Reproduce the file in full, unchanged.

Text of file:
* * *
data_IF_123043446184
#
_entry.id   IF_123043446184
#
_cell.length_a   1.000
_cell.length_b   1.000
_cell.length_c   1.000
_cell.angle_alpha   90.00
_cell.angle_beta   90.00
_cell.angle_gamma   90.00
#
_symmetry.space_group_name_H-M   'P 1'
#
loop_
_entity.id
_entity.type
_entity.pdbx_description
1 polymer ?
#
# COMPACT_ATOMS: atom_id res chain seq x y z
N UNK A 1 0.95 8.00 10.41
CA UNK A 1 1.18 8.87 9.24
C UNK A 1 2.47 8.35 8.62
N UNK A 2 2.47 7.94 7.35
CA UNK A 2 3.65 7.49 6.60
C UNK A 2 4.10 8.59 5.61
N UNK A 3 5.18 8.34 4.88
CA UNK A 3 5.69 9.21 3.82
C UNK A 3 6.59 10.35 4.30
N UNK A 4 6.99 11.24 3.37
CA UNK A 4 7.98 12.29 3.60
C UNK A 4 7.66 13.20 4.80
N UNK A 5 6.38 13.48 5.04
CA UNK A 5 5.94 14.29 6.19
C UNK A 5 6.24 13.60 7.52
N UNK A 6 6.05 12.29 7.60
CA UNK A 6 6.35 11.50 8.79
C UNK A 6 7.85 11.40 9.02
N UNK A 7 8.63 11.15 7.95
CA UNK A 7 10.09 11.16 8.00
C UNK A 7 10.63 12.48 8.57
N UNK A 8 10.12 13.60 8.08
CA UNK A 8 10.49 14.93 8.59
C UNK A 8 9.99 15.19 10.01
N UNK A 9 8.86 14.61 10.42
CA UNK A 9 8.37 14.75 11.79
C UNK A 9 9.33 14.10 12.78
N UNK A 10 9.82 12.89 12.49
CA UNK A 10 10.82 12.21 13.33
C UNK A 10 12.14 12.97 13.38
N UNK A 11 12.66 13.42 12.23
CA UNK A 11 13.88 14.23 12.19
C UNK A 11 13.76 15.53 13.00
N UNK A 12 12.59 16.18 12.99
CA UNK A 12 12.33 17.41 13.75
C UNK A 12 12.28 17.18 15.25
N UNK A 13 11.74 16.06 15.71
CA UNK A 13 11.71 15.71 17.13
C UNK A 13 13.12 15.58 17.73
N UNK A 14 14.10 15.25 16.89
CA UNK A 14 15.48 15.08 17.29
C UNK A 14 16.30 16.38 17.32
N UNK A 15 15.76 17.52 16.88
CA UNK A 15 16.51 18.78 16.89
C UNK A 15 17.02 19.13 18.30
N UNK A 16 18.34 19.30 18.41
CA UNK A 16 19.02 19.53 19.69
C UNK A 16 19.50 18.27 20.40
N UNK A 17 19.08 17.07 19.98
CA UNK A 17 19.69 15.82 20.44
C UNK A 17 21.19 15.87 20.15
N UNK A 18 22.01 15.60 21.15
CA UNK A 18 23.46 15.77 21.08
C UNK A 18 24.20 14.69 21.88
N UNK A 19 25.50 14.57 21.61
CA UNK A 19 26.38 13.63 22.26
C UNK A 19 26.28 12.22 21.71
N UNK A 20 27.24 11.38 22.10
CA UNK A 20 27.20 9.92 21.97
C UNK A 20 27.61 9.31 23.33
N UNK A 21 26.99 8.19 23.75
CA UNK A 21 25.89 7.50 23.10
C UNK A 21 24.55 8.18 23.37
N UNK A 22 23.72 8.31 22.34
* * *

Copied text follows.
data_IF_123043446184
#
_entry.id   IF_123043446184
#
_cell.length_a   1.000
_cell.length_b   1.000
_cell.length_c   1.000
_cell.angle_alpha   90.00
_cell.angle_beta   90.00
_cell.angle_gamma   90.00
#
_symmetry.space_group_name_H-M   'P 1'
#
loop_
_entity.id
_entity.type
_entity.pdbx_description
1 polymer ?
#
# COMPACT_ATOMS: atom_id res chain seq x y z
N UNK A 1 0.95 8.00 10.41
CA UNK A 1 1.18 8.87 9.24
C UNK A 1 2.47 8.35 8.62
N UNK A 2 2.47 7.94 7.35
CA UNK A 2 3.65 7.49 6.60
C UNK A 2 4.10 8.59 5.61
N UNK A 3 5.18 8.34 4.88
CA UNK A 3 5.69 9.21 3.82
C UNK A 3 6.59 10.35 4.30
N UNK A 4 6.99 11.24 3.37
CA UNK A 4 7.98 12.29 3.60
C UNK A 4 7.66 13.20 4.80
N UNK A 5 6.38 13.48 5.04
CA UNK A 5 5.94 14.29 6.19
C UNK A 5 6.24 13.60 7.52
N UNK A 6 6.05 12.29 7.60
CA UNK A 6 6.35 11.50 8.79
C UNK A 6 7.85 11.40 9.02
N UNK A 7 8.63 11.15 7.95
CA UNK A 7 10.09 11.16 8.00
C UNK A 7 10.63 12.48 8.57
N UNK A 8 10.12 13.60 8.08
CA UNK A 8 10.49 14.93 8.59
C UNK A 8 9.99 15.19 10.01
N UNK A 9 8.86 14.61 10.42
CA UNK A 9 8.37 14.75 11.79
C UNK A 9 9.33 14.10 12.78
N UNK A 10 9.82 12.89 12.49
CA UNK A 10 10.82 12.21 13.33
C UNK A 10 12.14 12.97 13.38
N UNK A 11 12.66 13.42 12.23
CA UNK A 11 13.88 14.23 12.19
C UNK A 11 13.76 15.53 13.00
N UNK A 12 12.59 16.18 12.99
CA UNK A 12 12.33 17.41 13.75
C UNK A 12 12.28 17.18 15.25
N UNK A 13 11.74 16.06 15.71
CA UNK A 13 11.71 15.71 17.13
C UNK A 13 13.12 15.58 17.73
N UNK A 14 14.10 15.25 16.89
CA UNK A 14 15.48 15.08 17.29
C UNK A 14 16.30 16.38 17.32
N UNK A 15 15.76 17.52 16.88
CA UNK A 15 16.51 18.78 16.89
C UNK A 15 17.02 19.13 18.30
N UNK A 16 18.34 19.30 18.41
CA UNK A 16 19.02 19.53 19.69
C UNK A 16 19.50 18.27 20.40
N UNK A 17 19.08 17.07 19.98
CA UNK A 17 19.69 15.82 20.44
C UNK A 17 21.19 15.87 20.15
N UNK A 18 22.01 15.60 21.15
CA UNK A 18 23.46 15.77 21.08
C UNK A 18 24.20 14.69 21.88
N UNK A 19 25.50 14.57 21.61
CA UNK A 19 26.38 13.63 22.26
C UNK A 19 26.28 12.22 21.71
N UNK A 20 27.24 11.38 22.10
CA UNK A 20 27.20 9.92 21.97
C UNK A 20 27.61 9.31 23.33
N UNK A 21 26.99 8.19 23.75
CA UNK A 21 25.89 7.50 23.10
C UNK A 21 24.55 8.18 23.37
N UNK A 22 23.72 8.31 22.34